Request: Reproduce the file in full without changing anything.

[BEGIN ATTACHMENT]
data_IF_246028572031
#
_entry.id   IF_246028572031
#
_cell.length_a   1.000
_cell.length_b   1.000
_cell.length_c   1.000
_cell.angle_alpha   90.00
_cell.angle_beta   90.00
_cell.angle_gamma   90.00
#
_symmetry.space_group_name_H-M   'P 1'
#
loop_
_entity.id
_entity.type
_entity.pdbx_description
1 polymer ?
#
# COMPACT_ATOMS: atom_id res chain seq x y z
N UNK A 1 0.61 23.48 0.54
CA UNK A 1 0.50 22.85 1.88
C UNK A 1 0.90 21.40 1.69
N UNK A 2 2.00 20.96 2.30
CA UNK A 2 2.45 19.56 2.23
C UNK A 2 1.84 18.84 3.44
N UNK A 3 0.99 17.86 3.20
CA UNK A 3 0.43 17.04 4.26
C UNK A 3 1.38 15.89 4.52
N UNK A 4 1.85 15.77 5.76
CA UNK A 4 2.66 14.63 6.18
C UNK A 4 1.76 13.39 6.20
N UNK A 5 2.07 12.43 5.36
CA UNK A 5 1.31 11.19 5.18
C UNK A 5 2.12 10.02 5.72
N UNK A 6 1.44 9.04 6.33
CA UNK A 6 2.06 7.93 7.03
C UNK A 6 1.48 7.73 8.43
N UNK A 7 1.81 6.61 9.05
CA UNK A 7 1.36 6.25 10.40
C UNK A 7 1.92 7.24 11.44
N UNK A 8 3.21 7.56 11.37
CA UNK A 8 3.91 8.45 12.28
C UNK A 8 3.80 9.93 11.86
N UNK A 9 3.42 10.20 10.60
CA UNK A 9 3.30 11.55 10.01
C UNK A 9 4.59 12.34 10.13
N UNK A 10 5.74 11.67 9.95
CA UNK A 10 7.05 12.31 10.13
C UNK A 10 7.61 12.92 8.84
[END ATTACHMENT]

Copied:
data_IF_246028572031
#
_entry.id   IF_246028572031
#
_cell.length_a   1.000
_cell.length_b   1.000
_cell.length_c   1.000
_cell.angle_alpha   90.00
_cell.angle_beta   90.00
_cell.angle_gamma   90.00
#
_symmetry.space_group_name_H-M   'P 1'
#
loop_
_entity.id
_entity.type
_entity.pdbx_description
1 polymer ?
#
# COMPACT_ATOMS: atom_id res chain seq x y z
N UNK A 1 0.61 23.48 0.54
CA UNK A 1 0.50 22.85 1.88
C UNK A 1 0.90 21.40 1.69
N UNK A 2 2.00 20.96 2.30
CA UNK A 2 2.45 19.56 2.23
C UNK A 2 1.84 18.84 3.44
N UNK A 3 0.99 17.86 3.20
CA UNK A 3 0.43 17.04 4.26
C UNK A 3 1.38 15.89 4.52
N UNK A 4 1.85 15.77 5.76
CA UNK A 4 2.66 14.63 6.18
C UNK A 4 1.76 13.39 6.20
N UNK A 5 2.07 12.43 5.36
CA UNK A 5 1.31 11.19 5.18
C UNK A 5 2.12 10.02 5.72
N UNK A 6 1.44 9.04 6.33
CA UNK A 6 2.06 7.93 7.03
C UNK A 6 1.48 7.73 8.43
N UNK A 7 1.81 6.61 9.05
CA UNK A 7 1.36 6.25 10.40
C UNK A 7 1.92 7.24 11.44
N UNK A 8 3.21 7.56 11.37
CA UNK A 8 3.91 8.45 12.28
C UNK A 8 3.80 9.93 11.86
N UNK A 9 3.42 10.20 10.60
CA UNK A 9 3.30 11.55 10.01
C UNK A 9 4.59 12.34 10.13
N UNK A 10 5.74 11.67 9.95
CA UNK A 10 7.05 12.31 10.13
C UNK A 10 7.61 12.92 8.84